4. Department of State (DOS):
The Department of Homeland Security (DHS) is primarily responsible for federal control of immigration matters. However, in the immigration field DOS controls the issuance of immigrant and non-immigrant visas abroad through its embassies and consulates where visa interviews are conducted. DOS also maintains the four classifications (queues) whereby foreign nationals wait for consular processing of their immigrant visa applications.
5. Executive Order, compared to Statute:
Statutes are laws enacted by the Congress as bills and signed by the President, except in the unusual instance when a president vetoes a bill and Congress overrides the veto. On the other hand, Executive Orders do not directly involve the Congress. Presidents, acting alone, issue orders which states how the executive branch will exercise its power in enforcing statutes. A Congress strongly opposed to an Executive Order on the grounds that the order exceeds the President’s power has limited alternatives in challenging it.
6. Immigration Bureaucracy:
The former INS (Immigration and Nationality Service, now referred to as “legacy INS”) was replaced in the reform effort sparked by 9/11 which primarily invested the executive branch’s immigration enforcement efforts in the Department of Homeland Security (DHS) and its three major arms: U.S. Citizenship and Immigration Services (USCIS), Immigration and Customs Enforcement (ICE), and the Customs and Border Patrol (CBP).
7. Immigration Law:
That array of interlocking constitutional provisions, statutes, federal and administrative court decisions, executive orders, and federal regulations and guidance, as well as the practices of numerous governmental agencies with their memoranda of agreement which relate to the status, presence, and employment of foreign nationals (“aliens”) in the United States.
As the term “immigration” refers to a special, narrow aspect of the overall body of “immigration law”, one could reasonably ask why the field would not be more accurately known by the more comprehensive term “alien law”.
Immigration law by its nature and its place in American politics has always been evolving. The subject of immigration law made an important appearance in the Declaration of Independence’s listed grievances against the King, and crucially in the U.S. Constitution and its Bill of Rights in at least three prominent ways: (1) birth citizenship, (2) the federal government’s exclusive power in the field, and (3) the application of certain constitutional rights to any individual on American soil, regardless of authorization to be there.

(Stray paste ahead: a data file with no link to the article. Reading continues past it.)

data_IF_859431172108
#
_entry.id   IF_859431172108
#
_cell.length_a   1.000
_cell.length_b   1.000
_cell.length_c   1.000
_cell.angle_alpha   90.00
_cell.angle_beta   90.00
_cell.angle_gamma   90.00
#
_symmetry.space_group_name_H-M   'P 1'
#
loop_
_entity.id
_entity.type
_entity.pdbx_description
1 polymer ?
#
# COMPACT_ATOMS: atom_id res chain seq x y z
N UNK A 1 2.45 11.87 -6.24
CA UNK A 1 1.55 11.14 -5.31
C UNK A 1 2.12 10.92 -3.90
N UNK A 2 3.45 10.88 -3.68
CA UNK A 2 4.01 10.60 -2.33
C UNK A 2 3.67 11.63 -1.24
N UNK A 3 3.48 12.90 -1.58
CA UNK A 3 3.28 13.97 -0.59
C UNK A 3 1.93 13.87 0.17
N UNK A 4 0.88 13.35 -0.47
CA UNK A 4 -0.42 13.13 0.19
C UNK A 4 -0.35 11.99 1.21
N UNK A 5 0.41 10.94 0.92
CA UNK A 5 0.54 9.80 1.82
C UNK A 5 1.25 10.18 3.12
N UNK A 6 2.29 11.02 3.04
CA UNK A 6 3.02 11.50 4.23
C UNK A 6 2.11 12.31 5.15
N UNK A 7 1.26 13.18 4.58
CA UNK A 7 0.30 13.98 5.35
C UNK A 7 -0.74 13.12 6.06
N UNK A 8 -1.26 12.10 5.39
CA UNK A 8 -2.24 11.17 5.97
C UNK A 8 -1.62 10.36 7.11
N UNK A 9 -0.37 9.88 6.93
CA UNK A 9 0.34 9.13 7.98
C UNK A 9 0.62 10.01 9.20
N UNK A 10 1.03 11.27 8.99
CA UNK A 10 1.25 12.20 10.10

8. Immigration Status:
The law contemplates that every foreign national in the United States will have an immigration status, such as lawful permanent residence or a non-immigrant visa. There are lawful means to be in the United States which are not in reality a form of status (comparable to temporary safe havens). Examples of the latter are DACA, temporary protected status (TPS) and humanitarian parole.
Therefore the term “to be in unlawful status” is incorrect. The correct term is “without status”, either because the foreign national originally entered the US without being inspected and never had status, or because the individual stayed after the authorized period of stay for the status had expired.
The most reliable way of knowing one’s status (and its duration) is to consult the individual’s I-94.
9. Unlawful Presence:
Essentially accrues for an individual in the United States while out of status. There are significant exceptions to the rule and an individual faced with this problem should consult a knowledgeable immigration law attorney. Most importantly, an individual upon leaving the United States after having accrued unlawful presence will “trigger” three or 10 year bars to reentry depending on the amount of time spent in unlawful presence.
A waiver is, in the immigration context, the forgiveness of some disqualifying act, such as unlawful presence or prior misrepresentation in the immigration context. An application for a benefit can include with it an application for a necessary waiver.